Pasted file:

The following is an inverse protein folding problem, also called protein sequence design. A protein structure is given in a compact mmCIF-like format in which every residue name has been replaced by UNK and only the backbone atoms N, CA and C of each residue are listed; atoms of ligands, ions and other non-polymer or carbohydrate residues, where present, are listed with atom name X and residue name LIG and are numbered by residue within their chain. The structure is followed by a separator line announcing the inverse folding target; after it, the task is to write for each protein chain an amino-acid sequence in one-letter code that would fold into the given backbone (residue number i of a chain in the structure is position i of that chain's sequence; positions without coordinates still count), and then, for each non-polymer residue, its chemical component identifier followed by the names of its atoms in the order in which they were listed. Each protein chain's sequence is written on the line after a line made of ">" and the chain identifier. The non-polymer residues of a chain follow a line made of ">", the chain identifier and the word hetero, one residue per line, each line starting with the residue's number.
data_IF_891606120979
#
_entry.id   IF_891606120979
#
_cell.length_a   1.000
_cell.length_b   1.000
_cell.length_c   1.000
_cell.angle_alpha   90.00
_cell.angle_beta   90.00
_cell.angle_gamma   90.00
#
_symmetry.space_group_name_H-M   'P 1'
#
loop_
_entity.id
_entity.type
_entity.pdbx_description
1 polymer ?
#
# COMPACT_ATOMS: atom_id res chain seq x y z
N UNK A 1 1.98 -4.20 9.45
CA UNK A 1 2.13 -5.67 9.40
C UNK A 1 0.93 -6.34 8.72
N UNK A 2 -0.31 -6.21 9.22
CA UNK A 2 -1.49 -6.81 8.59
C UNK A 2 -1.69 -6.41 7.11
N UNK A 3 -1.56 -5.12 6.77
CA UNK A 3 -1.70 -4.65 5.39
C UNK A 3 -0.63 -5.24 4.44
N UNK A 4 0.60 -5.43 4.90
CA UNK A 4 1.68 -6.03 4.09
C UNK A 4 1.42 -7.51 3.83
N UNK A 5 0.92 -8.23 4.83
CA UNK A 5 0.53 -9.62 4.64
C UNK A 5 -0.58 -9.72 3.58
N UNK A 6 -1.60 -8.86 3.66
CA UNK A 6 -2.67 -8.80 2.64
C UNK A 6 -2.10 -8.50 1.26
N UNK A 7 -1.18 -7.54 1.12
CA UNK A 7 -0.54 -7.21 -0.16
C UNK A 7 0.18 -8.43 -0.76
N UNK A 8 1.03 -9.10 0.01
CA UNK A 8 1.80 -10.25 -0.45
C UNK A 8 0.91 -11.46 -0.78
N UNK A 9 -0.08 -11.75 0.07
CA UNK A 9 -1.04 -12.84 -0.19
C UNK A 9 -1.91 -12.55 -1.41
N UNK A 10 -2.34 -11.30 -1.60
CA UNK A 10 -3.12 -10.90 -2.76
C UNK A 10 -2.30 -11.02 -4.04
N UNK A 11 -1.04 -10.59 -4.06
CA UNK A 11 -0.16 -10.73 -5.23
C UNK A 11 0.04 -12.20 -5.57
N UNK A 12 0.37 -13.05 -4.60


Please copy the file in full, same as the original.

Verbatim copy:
The following is an inverse protein folding problem, also called protein sequence design. A protein structure is given in a compact mmCIF-like format in which every residue name has been replaced by UNK and only the backbone atoms N, CA and C of each residue are listed; atoms of ligands, ions and other non-polymer or carbohydrate residues, where present, are listed with atom name X and residue name LIG and are numbered by residue within their chain. The structure is followed by a separator line announcing the inverse folding target; after it, the task is to write for each protein chain an amino-acid sequence in one-letter code that would fold into the given backbone (residue number i of a chain in the structure is position i of that chain's sequence; positions without coordinates still count), and then, for each non-polymer residue, its chemical component identifier followed by the names of its atoms in the order in which they were listed. Each protein chain's sequence is written on the line after a line made of ">" and the chain identifier. The non-polymer residues of a chain follow a line made of ">", the chain identifier and the word hetero, one residue per line, each line starting with the residue's number.
data_IF_891606120979
#
_entry.id   IF_891606120979
#
_cell.length_a   1.000
_cell.length_b   1.000
_cell.length_c   1.000
_cell.angle_alpha   90.00
_cell.angle_beta   90.00
_cell.angle_gamma   90.00
#
_symmetry.space_group_name_H-M   'P 1'
#
loop_
_entity.id
_entity.type
_entity.pdbx_description
1 polymer ?
#
# COMPACT_ATOMS: atom_id res chain seq x y z
N UNK A 1 1.98 -4.20 9.45
CA UNK A 1 2.13 -5.67 9.40
C UNK A 1 0.93 -6.34 8.72
N UNK A 2 -0.31 -6.21 9.22
CA UNK A 2 -1.49 -6.81 8.59
C UNK A 2 -1.69 -6.41 7.11
N UNK A 3 -1.56 -5.12 6.77
CA UNK A 3 -1.70 -4.65 5.39
C UNK A 3 -0.63 -5.24 4.44
N UNK A 4 0.60 -5.43 4.90
CA UNK A 4 1.68 -6.03 4.09
C UNK A 4 1.42 -7.51 3.83
N UNK A 5 0.92 -8.23 4.83
CA UNK A 5 0.53 -9.62 4.64
C UNK A 5 -0.58 -9.72 3.58
N UNK A 6 -1.60 -8.86 3.66
CA UNK A 6 -2.67 -8.80 2.64
C UNK A 6 -2.10 -8.50 1.26
N UNK A 7 -1.18 -7.54 1.12
CA UNK A 7 -0.54 -7.21 -0.16
C UNK A 7 0.18 -8.43 -0.76
N UNK A 8 1.03 -9.10 0.01
CA UNK A 8 1.80 -10.25 -0.45
C UNK A 8 0.91 -11.46 -0.78
N UNK A 9 -0.08 -11.75 0.07
CA UNK A 9 -1.04 -12.84 -0.19
C UNK A 9 -1.91 -12.55 -1.41
N UNK A 10 -2.34 -11.30 -1.60
CA UNK A 10 -3.12 -10.90 -2.76
C UNK A 10 -2.30 -11.02 -4.04
N UNK A 11 -1.04 -10.59 -4.06
CA UNK A 11 -0.16 -10.73 -5.23
C UNK A 11 0.04 -12.20 -5.57
N UNK A 12 0.37 -13.05 -4.60